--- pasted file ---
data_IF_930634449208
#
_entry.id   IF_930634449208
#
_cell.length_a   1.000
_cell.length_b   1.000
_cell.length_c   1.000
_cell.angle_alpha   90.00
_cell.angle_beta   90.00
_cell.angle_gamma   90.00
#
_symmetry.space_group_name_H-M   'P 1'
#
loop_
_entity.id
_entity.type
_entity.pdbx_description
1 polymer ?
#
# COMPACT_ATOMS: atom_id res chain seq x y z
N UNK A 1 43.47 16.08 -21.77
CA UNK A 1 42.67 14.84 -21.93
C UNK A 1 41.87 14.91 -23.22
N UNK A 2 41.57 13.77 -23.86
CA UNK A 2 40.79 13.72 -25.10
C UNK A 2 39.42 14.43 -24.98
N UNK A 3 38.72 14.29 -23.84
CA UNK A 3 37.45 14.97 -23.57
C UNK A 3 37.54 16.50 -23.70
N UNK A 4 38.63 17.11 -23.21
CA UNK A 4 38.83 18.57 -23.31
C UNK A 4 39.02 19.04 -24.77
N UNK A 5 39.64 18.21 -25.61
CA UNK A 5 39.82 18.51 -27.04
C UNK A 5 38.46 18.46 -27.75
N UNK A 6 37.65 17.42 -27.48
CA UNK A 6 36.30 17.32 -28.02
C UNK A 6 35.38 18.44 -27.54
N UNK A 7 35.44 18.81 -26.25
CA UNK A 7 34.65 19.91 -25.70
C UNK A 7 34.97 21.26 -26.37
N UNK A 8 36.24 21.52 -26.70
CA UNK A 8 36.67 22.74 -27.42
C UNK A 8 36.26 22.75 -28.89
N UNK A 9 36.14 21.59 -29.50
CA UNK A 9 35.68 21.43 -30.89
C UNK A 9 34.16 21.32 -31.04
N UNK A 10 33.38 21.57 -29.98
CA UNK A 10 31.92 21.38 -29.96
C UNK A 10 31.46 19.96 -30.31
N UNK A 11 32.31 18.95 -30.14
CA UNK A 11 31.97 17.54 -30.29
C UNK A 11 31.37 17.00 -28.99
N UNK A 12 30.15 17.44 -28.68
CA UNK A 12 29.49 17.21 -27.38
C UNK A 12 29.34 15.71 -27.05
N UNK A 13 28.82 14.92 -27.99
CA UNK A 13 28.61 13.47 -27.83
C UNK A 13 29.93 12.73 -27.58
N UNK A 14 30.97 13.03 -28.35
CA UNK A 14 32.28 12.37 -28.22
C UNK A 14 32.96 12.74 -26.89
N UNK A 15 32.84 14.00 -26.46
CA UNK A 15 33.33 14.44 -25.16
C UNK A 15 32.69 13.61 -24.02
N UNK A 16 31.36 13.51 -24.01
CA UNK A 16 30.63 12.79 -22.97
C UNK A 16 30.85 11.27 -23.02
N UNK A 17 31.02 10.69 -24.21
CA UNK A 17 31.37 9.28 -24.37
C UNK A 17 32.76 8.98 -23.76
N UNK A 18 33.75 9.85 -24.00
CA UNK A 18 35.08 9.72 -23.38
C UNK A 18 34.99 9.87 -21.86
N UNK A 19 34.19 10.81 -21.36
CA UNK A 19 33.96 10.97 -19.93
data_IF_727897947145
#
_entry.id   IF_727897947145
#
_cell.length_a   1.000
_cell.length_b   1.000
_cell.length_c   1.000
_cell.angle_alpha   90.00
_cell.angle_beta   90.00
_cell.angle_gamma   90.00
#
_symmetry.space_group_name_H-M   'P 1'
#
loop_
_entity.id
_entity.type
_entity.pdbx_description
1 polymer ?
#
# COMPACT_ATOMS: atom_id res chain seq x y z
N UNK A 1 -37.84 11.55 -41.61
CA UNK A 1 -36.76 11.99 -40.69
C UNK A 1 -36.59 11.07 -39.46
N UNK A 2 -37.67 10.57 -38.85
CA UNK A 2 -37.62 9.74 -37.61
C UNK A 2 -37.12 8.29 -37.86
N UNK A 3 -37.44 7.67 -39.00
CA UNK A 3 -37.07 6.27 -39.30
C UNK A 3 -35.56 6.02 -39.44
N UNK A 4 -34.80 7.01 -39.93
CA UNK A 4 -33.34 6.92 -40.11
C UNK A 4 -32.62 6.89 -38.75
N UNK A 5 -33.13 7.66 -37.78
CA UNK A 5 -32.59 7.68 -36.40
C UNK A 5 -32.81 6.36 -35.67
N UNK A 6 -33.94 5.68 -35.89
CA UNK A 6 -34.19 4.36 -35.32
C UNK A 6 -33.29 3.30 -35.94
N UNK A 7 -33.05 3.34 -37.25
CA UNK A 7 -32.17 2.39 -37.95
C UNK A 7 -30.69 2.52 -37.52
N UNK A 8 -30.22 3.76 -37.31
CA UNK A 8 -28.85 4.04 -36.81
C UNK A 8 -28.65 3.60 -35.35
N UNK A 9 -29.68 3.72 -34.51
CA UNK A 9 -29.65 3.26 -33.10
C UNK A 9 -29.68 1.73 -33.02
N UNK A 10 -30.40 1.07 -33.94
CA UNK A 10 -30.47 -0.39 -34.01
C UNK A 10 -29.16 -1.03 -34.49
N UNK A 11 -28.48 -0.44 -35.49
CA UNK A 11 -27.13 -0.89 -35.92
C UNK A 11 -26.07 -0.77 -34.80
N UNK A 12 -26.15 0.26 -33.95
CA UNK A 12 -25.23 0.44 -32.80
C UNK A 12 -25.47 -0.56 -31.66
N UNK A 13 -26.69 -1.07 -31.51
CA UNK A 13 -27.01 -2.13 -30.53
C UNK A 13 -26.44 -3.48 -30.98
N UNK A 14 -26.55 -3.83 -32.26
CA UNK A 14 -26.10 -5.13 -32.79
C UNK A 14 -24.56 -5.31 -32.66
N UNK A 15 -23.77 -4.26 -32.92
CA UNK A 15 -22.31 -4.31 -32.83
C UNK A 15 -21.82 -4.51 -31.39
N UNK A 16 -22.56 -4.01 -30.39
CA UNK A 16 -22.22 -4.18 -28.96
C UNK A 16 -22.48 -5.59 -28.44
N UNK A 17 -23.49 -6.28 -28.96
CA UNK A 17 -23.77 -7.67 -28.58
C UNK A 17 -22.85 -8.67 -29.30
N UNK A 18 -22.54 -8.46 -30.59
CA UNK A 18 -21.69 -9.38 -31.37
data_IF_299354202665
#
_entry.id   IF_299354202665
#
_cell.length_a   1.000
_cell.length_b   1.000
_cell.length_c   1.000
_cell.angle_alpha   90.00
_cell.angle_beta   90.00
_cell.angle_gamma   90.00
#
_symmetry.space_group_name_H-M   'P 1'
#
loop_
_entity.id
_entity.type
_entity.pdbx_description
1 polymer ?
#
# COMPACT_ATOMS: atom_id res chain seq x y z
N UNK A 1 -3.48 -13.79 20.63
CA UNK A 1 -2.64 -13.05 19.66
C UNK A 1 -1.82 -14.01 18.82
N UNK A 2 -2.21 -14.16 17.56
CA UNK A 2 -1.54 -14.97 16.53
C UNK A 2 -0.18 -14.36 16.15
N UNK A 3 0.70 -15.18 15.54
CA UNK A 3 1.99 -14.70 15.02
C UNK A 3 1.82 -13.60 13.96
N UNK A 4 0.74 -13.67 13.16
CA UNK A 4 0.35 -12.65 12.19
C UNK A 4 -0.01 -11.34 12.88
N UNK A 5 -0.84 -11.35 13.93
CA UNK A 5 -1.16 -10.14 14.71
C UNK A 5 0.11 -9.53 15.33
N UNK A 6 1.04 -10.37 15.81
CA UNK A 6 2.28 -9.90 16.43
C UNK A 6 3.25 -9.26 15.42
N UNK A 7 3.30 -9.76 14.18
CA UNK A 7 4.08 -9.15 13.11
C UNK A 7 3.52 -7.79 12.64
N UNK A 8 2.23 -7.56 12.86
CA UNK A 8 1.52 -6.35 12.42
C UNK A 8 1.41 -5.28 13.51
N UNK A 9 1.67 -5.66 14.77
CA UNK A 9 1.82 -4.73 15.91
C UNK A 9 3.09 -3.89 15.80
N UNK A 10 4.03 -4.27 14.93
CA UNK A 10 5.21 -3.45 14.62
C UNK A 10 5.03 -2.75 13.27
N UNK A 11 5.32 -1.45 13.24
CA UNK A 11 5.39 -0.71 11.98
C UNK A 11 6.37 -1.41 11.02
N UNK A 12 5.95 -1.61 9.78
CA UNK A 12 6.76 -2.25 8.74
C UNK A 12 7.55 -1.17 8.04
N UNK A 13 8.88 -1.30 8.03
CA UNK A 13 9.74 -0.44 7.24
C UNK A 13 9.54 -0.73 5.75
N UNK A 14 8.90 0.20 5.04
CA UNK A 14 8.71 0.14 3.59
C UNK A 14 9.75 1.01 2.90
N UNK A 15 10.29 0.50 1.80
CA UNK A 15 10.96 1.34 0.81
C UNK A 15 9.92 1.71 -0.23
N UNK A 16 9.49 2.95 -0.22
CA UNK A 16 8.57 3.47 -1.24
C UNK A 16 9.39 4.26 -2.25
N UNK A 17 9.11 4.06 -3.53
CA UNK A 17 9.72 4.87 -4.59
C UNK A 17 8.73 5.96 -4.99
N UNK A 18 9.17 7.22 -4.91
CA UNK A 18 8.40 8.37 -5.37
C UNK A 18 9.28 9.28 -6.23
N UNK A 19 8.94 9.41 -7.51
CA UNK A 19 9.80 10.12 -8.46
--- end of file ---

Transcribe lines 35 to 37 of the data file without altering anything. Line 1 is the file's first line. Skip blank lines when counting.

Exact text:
C UNK A 5 38.46 18.46 -27.75
N UNK A 6 37.65 17.42 -27.48
CA UNK A 6 36.30 17.32 -28.02